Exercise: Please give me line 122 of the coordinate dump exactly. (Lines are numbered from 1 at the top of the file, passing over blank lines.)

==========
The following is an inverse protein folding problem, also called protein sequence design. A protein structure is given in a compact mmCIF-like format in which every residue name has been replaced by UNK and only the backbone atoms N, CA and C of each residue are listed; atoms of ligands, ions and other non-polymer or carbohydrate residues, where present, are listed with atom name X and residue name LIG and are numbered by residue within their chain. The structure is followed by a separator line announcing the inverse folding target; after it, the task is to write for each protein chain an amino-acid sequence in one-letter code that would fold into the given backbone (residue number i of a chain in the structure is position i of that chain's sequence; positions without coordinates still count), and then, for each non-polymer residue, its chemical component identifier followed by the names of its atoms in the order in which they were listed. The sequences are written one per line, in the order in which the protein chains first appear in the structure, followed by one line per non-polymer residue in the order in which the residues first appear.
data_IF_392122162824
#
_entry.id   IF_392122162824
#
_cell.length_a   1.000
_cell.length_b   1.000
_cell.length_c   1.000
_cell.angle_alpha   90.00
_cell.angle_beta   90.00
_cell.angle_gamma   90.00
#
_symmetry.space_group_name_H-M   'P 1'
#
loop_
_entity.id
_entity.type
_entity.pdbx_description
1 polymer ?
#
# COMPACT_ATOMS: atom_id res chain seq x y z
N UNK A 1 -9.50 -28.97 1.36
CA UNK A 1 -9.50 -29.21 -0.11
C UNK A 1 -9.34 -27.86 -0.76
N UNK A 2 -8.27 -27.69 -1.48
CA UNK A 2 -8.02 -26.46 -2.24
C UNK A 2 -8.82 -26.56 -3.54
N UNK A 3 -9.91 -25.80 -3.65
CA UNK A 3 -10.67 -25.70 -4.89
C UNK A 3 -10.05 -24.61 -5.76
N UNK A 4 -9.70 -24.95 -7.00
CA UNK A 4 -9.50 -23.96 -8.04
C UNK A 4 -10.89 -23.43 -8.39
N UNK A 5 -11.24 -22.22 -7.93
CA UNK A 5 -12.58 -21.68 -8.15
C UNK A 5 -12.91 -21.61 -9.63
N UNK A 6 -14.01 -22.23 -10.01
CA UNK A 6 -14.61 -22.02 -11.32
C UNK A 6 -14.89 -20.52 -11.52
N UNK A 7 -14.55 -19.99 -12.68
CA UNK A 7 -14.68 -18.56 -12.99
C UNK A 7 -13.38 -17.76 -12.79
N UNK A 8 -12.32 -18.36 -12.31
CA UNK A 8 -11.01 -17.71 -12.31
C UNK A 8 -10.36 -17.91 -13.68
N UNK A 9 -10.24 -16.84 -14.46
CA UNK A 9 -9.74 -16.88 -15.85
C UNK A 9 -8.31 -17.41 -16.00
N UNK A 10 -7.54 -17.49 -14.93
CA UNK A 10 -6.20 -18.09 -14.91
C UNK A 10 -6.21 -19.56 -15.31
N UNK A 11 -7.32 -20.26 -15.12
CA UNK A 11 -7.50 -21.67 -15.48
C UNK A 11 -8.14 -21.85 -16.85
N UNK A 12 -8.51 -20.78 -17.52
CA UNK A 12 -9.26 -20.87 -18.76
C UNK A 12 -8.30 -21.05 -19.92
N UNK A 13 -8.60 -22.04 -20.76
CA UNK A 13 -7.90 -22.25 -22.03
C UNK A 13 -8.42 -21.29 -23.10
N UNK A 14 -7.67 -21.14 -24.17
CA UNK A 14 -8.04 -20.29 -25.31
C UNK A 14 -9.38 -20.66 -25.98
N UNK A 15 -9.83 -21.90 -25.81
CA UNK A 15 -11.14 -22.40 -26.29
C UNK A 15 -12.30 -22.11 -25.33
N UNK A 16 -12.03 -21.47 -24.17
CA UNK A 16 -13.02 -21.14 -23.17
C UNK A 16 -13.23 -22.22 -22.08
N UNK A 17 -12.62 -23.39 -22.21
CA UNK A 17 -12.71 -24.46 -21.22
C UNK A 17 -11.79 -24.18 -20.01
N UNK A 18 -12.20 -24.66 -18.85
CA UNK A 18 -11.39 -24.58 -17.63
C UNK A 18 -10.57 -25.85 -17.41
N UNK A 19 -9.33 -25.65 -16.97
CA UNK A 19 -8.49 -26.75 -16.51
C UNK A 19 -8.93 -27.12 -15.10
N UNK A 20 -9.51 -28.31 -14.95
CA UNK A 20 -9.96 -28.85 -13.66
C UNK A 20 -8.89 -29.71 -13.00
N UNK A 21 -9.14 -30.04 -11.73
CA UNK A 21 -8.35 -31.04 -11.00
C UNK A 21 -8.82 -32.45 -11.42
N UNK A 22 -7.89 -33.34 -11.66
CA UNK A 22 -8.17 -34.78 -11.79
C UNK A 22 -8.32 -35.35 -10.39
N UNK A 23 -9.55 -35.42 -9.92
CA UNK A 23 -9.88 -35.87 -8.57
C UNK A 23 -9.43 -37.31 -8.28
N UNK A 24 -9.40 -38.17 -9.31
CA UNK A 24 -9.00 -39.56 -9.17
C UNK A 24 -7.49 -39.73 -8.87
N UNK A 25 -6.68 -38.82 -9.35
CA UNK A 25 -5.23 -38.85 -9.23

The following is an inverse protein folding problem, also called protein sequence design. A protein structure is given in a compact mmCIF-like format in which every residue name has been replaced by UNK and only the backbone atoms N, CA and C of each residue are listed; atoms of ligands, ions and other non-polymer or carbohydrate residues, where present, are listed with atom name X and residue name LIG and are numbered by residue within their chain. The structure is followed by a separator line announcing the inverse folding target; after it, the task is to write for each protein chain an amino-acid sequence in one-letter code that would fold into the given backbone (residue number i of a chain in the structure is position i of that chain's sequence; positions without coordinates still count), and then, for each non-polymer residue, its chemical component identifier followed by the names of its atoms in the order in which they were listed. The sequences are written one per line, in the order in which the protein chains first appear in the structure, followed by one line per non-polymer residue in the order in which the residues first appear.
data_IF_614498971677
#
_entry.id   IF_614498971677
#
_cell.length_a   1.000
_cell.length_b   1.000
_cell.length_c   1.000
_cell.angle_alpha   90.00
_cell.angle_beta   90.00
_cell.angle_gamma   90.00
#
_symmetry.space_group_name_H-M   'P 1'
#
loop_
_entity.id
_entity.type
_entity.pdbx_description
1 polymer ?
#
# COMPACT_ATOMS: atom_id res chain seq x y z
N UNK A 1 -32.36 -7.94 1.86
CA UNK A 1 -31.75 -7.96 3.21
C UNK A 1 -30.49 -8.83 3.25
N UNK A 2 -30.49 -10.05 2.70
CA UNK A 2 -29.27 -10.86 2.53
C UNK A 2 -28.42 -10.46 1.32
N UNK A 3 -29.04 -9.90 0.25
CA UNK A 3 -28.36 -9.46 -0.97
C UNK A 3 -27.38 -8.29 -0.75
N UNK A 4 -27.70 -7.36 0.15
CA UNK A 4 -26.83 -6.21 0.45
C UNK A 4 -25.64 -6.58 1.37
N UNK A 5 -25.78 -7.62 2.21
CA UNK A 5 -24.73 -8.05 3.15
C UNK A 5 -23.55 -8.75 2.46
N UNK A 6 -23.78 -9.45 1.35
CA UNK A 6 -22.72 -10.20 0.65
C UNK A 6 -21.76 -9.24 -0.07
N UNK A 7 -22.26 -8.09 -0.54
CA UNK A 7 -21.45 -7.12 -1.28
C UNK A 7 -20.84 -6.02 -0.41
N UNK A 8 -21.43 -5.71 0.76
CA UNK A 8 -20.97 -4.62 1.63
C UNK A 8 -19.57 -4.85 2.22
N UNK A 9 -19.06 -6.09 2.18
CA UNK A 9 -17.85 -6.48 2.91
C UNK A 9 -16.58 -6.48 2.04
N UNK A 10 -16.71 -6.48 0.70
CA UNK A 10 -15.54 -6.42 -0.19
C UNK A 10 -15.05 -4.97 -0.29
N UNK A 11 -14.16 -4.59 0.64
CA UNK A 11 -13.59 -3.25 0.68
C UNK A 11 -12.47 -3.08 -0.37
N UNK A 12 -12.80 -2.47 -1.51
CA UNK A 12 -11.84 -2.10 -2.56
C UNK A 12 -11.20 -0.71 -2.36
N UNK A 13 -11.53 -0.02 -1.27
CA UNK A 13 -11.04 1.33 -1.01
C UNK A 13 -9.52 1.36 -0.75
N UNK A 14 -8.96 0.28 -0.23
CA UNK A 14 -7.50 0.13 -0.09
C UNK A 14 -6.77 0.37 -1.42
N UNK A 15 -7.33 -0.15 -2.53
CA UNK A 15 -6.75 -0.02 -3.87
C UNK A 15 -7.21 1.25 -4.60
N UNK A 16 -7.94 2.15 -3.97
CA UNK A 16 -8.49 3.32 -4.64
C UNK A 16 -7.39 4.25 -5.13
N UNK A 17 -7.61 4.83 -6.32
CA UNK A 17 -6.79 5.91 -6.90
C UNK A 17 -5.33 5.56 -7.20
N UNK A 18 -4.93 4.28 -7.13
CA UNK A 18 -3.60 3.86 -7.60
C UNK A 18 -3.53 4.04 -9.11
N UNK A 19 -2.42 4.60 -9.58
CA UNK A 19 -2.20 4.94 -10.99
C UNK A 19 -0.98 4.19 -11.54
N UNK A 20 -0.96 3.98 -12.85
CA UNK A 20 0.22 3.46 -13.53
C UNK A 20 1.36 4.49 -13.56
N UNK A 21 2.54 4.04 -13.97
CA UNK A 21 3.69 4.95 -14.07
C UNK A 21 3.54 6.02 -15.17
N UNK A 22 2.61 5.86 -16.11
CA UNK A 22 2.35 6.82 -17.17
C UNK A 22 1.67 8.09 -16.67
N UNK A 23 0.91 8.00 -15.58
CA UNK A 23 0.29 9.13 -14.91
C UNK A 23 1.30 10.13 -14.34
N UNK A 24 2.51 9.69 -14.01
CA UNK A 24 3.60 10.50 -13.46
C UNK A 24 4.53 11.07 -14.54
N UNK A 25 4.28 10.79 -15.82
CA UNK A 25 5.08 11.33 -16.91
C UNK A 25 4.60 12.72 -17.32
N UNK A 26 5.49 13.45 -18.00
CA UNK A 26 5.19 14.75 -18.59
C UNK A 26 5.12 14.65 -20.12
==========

C UNK A 2 -28.42 -10.46 1.32